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Cancer Health Center

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Sexuality and Reproductive Issues (PDQ®): Supportive care - Health Professional Information [NCI] - Assessment of Sexual Function in People With Cancer

No clear guidelines address sexuality during the stages of disease and its treatment. When therapeutic decisions are being made, providers may offer education and information to patients, ideally with the partner present, regarding known risks of sexual morbidity associated with cancer treatments. Oncology professionals assist patients and their partners by asking specific open-ended questions to validate the importance of sexual health concerns, thus providing an environment in which the patient and couple are encouraged and feel safe to express personal concerns. Assessment should be sensitive to the subtle ways in which changes in sexual function affect men's self-image and masculine identity.[1]

Providers may want examine their own thoughts and feelings regarding sexuality. When providers are not comfortable addressing issues of sexuality, referrals may be offered to alternate resources. Although some patients may not want to discuss their sexual health, providers may offer the option, conveying that sex is an appropriate topic to cover during future visits.

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General Information About Thyroid Cancer

Incidence and Mortality Estimated new cases and deaths from thyroid cancer in the United States in 2014:[1] New cases: 62,980. Deaths: 1,890. Carcinoma of the thyroid gland is an uncommon cancer but is the most common malignancy of the endocrine system.[2] Differentiated tumors (papillary or follicular) are highly treatable and usually curable. Poorly differentiated tumors (medullary or anaplastic) are much less common, are aggressive, metastasize early, and have a much poorer prognosis...

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Because sexual function is one important aspect of quality of life, the follow-up oncology visit is a key opportunity for health care providers to assess whether a cancer patient is experiencing sexual problems. Although it would be ideal if an oncologist carried out the sexual assessment, time constraints and lack of training or comfort in discussing sexual issues often interfere with this goal. Furthermore, many people who have finished their cancer treatment have their routine follow-up care with a primary practitioner rather than an oncology specialist.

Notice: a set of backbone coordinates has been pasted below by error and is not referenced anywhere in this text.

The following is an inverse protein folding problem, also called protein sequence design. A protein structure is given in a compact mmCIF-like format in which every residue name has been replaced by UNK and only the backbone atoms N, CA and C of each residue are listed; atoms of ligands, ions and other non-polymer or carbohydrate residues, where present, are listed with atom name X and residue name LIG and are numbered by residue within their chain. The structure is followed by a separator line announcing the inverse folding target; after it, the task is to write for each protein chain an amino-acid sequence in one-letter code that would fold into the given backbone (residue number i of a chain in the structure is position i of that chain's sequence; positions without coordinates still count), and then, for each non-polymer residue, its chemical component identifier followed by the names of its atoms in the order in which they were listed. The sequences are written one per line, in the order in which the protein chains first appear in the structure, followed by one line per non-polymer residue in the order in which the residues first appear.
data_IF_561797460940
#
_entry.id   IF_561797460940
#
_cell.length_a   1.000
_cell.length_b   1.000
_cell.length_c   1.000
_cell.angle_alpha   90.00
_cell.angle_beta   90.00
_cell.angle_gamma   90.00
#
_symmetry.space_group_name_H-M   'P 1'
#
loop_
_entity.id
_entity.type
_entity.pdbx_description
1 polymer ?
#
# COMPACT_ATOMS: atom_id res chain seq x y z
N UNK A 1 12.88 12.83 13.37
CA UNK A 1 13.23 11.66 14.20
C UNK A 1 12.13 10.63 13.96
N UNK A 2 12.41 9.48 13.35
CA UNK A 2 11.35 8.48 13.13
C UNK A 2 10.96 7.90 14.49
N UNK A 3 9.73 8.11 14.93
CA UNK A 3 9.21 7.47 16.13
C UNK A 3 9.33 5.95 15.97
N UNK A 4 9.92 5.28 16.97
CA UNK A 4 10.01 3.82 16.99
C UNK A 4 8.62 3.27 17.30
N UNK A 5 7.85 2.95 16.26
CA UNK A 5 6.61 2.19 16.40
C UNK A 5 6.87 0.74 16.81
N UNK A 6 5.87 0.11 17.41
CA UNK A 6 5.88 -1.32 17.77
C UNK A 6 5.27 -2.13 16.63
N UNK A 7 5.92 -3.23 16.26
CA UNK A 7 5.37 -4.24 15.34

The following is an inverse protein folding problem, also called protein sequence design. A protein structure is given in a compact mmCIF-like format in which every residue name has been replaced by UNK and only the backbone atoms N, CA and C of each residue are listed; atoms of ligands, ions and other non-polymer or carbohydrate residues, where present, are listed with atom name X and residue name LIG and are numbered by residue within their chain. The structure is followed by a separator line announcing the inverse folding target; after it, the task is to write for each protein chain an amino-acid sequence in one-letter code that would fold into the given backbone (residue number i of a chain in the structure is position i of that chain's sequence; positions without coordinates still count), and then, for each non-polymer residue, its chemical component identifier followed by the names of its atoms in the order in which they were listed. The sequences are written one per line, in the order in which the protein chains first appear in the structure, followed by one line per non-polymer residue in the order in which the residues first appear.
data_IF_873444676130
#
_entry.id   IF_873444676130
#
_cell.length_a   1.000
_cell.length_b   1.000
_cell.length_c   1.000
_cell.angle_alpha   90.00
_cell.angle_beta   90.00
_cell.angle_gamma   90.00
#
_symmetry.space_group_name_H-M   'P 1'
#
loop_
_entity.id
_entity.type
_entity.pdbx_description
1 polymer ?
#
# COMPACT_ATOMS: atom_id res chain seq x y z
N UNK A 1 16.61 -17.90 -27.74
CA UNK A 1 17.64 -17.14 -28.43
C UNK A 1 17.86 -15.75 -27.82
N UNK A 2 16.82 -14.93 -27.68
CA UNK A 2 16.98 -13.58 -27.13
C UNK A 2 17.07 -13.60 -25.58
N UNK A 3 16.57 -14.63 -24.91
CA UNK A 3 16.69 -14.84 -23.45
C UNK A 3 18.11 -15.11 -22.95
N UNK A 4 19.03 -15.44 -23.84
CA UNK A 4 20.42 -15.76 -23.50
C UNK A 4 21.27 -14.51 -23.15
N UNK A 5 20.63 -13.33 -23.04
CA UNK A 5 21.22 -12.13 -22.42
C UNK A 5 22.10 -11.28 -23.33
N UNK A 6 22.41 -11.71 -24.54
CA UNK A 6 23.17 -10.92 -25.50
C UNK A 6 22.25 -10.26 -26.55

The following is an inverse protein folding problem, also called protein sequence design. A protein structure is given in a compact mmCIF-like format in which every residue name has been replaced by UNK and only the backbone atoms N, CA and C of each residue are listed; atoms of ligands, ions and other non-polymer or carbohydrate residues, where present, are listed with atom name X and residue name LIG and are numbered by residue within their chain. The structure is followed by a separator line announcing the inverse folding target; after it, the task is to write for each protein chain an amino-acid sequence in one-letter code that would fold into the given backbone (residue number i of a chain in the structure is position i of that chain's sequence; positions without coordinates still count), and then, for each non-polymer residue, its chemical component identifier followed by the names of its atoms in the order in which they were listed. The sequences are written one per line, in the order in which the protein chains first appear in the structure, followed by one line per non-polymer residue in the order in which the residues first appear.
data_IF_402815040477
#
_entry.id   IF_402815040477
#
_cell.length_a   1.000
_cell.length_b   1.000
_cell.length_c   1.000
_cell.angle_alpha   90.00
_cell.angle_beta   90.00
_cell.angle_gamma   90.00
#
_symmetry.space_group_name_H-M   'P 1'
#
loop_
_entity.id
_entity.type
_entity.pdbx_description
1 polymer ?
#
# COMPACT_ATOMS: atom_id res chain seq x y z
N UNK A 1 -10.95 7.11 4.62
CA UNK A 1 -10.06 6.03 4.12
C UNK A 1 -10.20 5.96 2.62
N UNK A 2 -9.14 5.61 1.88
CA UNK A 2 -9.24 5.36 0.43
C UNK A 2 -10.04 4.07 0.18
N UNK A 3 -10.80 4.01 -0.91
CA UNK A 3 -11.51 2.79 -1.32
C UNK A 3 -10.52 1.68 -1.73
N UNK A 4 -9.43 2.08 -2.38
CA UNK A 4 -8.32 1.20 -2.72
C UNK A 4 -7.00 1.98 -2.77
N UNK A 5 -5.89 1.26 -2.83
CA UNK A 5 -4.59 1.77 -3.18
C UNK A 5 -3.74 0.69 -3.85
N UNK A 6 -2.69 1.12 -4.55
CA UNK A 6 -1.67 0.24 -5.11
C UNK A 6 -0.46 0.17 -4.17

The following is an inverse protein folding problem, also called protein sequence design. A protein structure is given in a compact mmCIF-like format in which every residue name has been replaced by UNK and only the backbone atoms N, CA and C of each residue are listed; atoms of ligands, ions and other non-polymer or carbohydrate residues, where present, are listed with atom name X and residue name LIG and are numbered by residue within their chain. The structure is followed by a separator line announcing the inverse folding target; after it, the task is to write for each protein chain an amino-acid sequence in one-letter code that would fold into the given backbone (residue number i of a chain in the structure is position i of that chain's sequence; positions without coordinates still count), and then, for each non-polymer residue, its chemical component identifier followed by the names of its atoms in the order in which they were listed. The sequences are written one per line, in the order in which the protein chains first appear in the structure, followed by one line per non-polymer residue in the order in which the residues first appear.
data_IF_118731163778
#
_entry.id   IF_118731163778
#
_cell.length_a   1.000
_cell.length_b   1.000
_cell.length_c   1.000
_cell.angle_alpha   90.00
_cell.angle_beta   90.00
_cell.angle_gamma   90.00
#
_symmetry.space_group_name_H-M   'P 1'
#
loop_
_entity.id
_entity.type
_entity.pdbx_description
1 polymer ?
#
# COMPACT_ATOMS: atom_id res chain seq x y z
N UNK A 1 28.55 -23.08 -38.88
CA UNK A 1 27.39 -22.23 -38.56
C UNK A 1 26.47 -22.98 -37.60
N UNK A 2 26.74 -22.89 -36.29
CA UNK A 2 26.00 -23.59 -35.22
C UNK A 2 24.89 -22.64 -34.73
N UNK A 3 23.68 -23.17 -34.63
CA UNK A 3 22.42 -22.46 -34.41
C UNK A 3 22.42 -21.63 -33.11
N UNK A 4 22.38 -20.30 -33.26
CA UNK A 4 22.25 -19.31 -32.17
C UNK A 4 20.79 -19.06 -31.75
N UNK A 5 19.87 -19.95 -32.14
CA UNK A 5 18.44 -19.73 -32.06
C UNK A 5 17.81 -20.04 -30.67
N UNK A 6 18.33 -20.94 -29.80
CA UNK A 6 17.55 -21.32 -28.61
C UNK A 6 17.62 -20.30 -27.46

At least in oncology settings, it may be helpful to designate and train a member of the team, such as an oncology nurse or social worker, as the expert on sexuality issues. That provider can take responsibility for asking about a variety of quality-of-life issues, including relationships and sexuality. A minimal sexual assessment might consist of asking the following question: "Many cancer survivors notice changes or problems in their sex lives after cancer treatment. Do you have any problems or concerns related to sexuality?" Simple problems can be handled with immediate reassurance or advice, but the oncology team may also build a network of specialists willing to help cancer patients. This network of healthcare professionals includes:

  • Mental health professionals trained in sex therapy and other sexual issues.
  • Gynecologists familiar with women's concerns about hormone replacement or dyspareunia.
  • Urologists who specialize in treating male sexual dysfunction.
  • Infertility specialists who can treat younger patients who are interested in having children.
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